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Chapter 7 - Analysing the Data Part IV - Analysis of Variance Chapter 1 - Behavioural Science and research Chapter 2 - Research Design Chapter 3 - Collecting the Data Chapter 4 - Analysing the Data Part I - Descriptive Statistics Chapter 5 - Analysing the Data Part II - Inferential Statistics Chapter 6 - Analysing the Data Part III - Common Statistical Tests

 

Chapter 7: Analysing the Data
Part IV : Analysis of Variance

 

Scenario and Data Set #5
Report

Task 1.

   

Testing conditions

 

 
 

 

Small room

Large room

Lecture conditions

Small room

18.0 (2.92)

4.0 (2.74)

11.0

Combined means for Lecture conditions

Large room

4.0 (3.0)

16.0 (3.39)

10.0

 

 

11.0

10.0

 
    Combined means for
testing conditions
   

 

Task 2.

The Summary Table

SOURCE

SS

DF

MS

F

Sig of F

Lecroom

5.0

1

5.0

.55

.470

Testroom

5.0

1

5.0

.55

.470

Lecroom X

845.0

1

845.0

92.60

.000

Testroom - Error

146.0

16

9.13

Total

1001.0

19

52.68

 

Task 3.

The homogeneity of variance tests indicate that this assumption was not violated.

 

Task 4.

The only significant effect was the interaction. Tukey's HSD test on this interaction (i.e., the four cell means) follows.

Here there are 4 means being compared and the DF for the error term is 16. Howell, q = 4.05. Each cell mean is based on 5 observations, so N = 5.

HSD

= 4.05 * SQRT(9.13/5)

 

= 4.05 * 1.351

 

= 5.47

 

All pairs of cell means that are greater than or equal to 5.47 apart are significantly different. It is easily seen from the table in Answer 1 that the two smallest means are not significantly different from each other and that the two largest means are not significantly different from each other. However, the two largest means are clearly significantly different to the two smallest means. It is hardly necessary to construct a matrix of ordered means, but for the exercise, it is shown below.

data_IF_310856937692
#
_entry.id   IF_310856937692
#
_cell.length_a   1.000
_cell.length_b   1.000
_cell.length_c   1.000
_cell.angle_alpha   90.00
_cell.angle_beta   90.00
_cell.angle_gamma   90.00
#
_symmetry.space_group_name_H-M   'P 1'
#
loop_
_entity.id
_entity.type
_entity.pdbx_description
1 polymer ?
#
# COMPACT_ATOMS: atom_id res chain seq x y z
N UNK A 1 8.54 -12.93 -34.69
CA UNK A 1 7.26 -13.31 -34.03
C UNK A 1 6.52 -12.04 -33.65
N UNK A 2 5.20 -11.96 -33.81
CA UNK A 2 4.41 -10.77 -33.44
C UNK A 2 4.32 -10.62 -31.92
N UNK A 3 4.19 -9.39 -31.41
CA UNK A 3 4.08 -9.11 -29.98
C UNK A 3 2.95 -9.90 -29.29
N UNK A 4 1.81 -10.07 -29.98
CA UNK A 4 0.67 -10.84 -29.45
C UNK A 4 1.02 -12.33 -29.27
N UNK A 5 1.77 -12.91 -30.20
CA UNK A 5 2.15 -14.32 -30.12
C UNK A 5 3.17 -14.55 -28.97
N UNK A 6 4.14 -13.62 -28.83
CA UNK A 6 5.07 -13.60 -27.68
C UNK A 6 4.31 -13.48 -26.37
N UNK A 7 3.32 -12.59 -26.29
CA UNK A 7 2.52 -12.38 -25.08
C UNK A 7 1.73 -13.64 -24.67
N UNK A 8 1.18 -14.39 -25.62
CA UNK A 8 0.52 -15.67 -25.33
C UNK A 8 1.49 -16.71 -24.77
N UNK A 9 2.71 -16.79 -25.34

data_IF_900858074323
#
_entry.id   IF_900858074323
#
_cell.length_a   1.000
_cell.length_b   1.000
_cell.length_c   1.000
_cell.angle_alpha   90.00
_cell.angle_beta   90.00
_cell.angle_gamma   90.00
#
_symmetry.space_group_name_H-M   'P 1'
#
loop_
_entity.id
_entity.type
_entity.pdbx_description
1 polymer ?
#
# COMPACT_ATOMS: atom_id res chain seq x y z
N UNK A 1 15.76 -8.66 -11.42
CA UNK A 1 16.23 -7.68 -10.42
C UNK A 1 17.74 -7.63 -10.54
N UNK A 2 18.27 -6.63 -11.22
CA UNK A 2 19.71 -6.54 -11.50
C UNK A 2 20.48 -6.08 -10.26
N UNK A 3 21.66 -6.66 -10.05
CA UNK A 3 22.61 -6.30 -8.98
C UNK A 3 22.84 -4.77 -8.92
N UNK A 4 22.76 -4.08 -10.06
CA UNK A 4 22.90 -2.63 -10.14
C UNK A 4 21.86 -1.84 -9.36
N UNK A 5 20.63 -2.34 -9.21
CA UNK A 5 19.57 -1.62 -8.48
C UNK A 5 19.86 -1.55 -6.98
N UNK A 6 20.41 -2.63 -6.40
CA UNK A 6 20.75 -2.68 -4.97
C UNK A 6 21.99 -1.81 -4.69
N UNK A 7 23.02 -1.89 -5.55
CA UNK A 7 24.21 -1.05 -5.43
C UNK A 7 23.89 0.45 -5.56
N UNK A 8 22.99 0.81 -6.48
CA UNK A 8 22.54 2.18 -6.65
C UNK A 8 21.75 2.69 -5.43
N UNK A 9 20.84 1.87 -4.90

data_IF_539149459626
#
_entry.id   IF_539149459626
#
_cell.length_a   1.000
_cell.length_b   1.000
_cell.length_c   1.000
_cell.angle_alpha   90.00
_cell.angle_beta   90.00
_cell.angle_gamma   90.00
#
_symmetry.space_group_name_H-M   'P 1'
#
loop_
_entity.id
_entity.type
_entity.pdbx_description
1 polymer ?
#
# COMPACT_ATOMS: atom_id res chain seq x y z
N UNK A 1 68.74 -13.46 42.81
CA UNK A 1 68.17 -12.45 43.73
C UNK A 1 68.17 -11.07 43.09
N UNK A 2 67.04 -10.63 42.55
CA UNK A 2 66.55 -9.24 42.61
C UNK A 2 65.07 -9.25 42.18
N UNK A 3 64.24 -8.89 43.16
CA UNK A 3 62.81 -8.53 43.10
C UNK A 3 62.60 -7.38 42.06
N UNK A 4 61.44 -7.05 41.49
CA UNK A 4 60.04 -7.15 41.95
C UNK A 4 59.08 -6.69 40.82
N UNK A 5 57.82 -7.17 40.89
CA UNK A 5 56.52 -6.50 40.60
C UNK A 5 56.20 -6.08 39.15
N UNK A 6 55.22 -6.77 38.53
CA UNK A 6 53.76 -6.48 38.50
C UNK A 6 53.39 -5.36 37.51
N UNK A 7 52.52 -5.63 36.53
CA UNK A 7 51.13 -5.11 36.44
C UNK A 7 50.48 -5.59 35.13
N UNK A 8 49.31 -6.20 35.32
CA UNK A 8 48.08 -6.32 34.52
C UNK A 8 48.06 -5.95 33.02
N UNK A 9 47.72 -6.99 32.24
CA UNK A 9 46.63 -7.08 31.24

Matrix of ordered means

 

LlecStest
4.0

SlecLtest
4.0

LlecLtest
16.0

SlecStest
18.0

LlecStest
4.0

-

0.0

12.0*

14.0*

SlecLtest
4.0

-

12.0*

14.0*

LlecLtest
16.0

-

2.0

SlecStest
18.0

-

 

Task 5. Graph of interaction

The plot of the cell means is shown in the previous figures 7.14 and 7.15 and clearly indicates a significant interaction with no main effects. The number of correct responses in the test depended on both the room the information was delivered and the room in which the testing occurred. The lowest number of correct responses occurred when the testing was in a room different to the one in which the material was learnt. Conversely, the greatest number correct occurred when the testing was in the same size room as where the material was learnt.

Note that this graph is still rather cludgy. It would not be good enough for a publication, but it is about the best I could do from SPSS. This data was obviously set up to show a remarkable interaction with no main effects.

Task 6. Interpretation

The most useful interpretation again focuses on the interaction.

The experiment showed that students showed significantly greater recall (F(1,16) = 92.6, p < .001) of unfamiliar material when tested in the same room as that in which the material was presented. This suggests that conditioned place learning has taken place such that the environmental cues associated with the acquisition of the material to be learned aided in the recall of that material one week later. The association between the environmental cues and the acquisition and recall of material was most likely inadvertent or non-conscious although this remains to be examined experimentally.

 

 

 

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